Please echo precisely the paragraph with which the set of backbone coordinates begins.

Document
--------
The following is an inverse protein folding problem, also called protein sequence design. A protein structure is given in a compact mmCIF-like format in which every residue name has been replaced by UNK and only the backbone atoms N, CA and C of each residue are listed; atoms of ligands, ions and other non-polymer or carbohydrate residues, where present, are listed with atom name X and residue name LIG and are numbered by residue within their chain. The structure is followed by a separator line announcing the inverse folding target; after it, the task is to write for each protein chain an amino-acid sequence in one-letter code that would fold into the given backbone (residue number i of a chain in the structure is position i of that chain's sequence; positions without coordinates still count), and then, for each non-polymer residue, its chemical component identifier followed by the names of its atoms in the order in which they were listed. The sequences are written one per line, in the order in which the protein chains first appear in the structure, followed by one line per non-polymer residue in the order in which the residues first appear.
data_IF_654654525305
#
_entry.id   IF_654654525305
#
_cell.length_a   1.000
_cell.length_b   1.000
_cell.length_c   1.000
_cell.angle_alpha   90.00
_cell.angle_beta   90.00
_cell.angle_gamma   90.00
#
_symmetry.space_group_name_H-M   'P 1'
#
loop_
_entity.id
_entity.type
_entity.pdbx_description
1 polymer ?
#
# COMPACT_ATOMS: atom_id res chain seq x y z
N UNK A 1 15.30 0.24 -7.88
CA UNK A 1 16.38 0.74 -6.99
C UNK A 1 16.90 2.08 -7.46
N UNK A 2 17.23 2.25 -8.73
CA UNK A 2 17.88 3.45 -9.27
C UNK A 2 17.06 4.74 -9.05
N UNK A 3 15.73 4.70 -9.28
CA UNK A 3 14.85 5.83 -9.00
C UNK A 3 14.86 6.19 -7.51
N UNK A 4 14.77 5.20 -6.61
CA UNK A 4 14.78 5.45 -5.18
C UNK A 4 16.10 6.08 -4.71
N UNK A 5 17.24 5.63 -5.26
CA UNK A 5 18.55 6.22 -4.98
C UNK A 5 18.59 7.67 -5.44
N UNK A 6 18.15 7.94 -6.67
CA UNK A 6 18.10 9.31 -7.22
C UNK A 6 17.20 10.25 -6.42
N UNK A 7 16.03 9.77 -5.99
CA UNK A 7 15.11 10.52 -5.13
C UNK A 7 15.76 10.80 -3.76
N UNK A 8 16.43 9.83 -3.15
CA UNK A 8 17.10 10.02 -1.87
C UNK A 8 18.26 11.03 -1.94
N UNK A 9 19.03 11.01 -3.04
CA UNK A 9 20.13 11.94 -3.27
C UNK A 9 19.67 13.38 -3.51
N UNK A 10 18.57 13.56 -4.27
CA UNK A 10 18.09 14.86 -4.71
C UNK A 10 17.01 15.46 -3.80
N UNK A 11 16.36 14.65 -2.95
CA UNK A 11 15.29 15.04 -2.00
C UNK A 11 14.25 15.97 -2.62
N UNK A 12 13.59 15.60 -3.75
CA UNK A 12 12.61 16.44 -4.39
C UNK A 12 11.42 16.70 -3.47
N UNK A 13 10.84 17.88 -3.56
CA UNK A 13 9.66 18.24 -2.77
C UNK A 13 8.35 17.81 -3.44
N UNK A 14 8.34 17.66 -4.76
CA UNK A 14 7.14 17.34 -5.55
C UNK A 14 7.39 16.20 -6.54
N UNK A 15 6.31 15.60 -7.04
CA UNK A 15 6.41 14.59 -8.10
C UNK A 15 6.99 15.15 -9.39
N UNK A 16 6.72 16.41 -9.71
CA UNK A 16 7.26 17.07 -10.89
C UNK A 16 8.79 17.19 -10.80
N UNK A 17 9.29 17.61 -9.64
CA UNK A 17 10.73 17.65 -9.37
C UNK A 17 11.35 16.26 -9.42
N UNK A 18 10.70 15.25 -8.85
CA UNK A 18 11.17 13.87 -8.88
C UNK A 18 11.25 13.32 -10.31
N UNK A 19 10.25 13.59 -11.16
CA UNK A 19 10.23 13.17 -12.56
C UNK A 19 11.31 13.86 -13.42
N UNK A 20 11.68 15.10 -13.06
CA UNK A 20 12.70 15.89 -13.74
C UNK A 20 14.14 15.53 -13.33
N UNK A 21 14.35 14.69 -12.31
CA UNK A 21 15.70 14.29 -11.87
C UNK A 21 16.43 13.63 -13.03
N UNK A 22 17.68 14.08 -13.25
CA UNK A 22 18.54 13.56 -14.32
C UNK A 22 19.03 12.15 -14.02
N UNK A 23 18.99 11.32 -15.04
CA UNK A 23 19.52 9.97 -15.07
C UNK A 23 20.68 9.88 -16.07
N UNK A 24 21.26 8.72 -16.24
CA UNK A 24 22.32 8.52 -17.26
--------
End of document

The following is an inverse protein folding problem, also called protein sequence design. A protein structure is given in a compact mmCIF-like format in which every residue name has been replaced by UNK and only the backbone atoms N, CA and C of each residue are listed; atoms of ligands, ions and other non-polymer or carbohydrate residues, where present, are listed with atom name X and residue name LIG and are numbered by residue within their chain. The structure is followed by a separator line announcing the inverse folding target; after it, the task is to write for each protein chain an amino-acid sequence in one-letter code that would fold into the given backbone (residue number i of a chain in the structure is position i of that chain's sequence; positions without coordinates still count), and then, for each non-polymer residue, its chemical component identifier followed by the names of its atoms in the order in which they were listed. The sequences are written one per line, in the order in which the protein chains first appear in the structure, followed by one line per non-polymer residue in the order in which the residues first appear.